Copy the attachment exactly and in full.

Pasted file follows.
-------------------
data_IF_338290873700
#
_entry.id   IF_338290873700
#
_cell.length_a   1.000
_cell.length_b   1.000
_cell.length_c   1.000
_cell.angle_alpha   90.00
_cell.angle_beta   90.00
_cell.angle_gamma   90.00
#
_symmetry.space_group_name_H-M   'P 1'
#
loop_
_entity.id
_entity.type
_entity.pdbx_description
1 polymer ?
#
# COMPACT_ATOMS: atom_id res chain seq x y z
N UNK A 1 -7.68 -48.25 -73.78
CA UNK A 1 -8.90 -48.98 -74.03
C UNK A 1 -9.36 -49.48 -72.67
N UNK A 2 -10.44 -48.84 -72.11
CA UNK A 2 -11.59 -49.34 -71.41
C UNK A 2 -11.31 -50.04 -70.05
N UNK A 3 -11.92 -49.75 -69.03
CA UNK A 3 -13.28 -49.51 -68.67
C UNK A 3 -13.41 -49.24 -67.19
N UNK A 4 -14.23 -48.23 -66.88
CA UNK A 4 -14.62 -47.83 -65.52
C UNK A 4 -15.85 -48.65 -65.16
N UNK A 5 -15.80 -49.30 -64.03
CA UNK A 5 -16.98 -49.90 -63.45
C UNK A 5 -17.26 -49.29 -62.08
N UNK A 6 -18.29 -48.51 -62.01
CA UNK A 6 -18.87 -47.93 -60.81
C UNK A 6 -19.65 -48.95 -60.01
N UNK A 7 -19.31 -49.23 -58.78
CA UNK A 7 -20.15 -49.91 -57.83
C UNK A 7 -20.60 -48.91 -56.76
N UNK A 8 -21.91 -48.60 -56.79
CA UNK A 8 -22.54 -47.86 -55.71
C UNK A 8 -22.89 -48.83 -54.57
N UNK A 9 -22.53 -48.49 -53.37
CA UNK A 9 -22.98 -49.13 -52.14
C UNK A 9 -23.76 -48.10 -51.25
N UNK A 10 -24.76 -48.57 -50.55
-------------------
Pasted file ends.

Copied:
data_IF_338290873700
#
_entry.id   IF_338290873700
#
_cell.length_a   1.000
_cell.length_b   1.000
_cell.length_c   1.000
_cell.angle_alpha   90.00
_cell.angle_beta   90.00
_cell.angle_gamma   90.00
#
_symmetry.space_group_name_H-M   'P 1'
#
loop_
_entity.id
_entity.type
_entity.pdbx_description
1 polymer ?
#
# COMPACT_ATOMS: atom_id res chain seq x y z
N UNK A 1 -7.68 -48.25 -73.78
CA UNK A 1 -8.90 -48.98 -74.03
C UNK A 1 -9.36 -49.48 -72.67
N UNK A 2 -10.44 -48.84 -72.11
CA UNK A 2 -11.59 -49.34 -71.41
C UNK A 2 -11.31 -50.04 -70.05
N UNK A 3 -11.92 -49.75 -69.03
CA UNK A 3 -13.28 -49.51 -68.67
C UNK A 3 -13.41 -49.24 -67.19
N UNK A 4 -14.23 -48.23 -66.88
CA UNK A 4 -14.62 -47.83 -65.52
C UNK A 4 -15.85 -48.65 -65.16
N UNK A 5 -15.80 -49.30 -64.03
CA UNK A 5 -16.98 -49.90 -63.45
C UNK A 5 -17.26 -49.29 -62.08
N UNK A 6 -18.29 -48.51 -62.01
CA UNK A 6 -18.87 -47.93 -60.81
C UNK A 6 -19.65 -48.95 -60.01
N UNK A 7 -19.31 -49.23 -58.78
CA UNK A 7 -20.15 -49.91 -57.83
C UNK A 7 -20.60 -48.91 -56.76
N UNK A 8 -21.91 -48.60 -56.79
CA UNK A 8 -22.54 -47.86 -55.71
C UNK A 8 -22.89 -48.83 -54.57
N UNK A 9 -22.53 -48.49 -53.37
CA UNK A 9 -22.98 -49.13 -52.14
C UNK A 9 -23.76 -48.10 -51.25
N UNK A 10 -24.76 -48.57 -50.55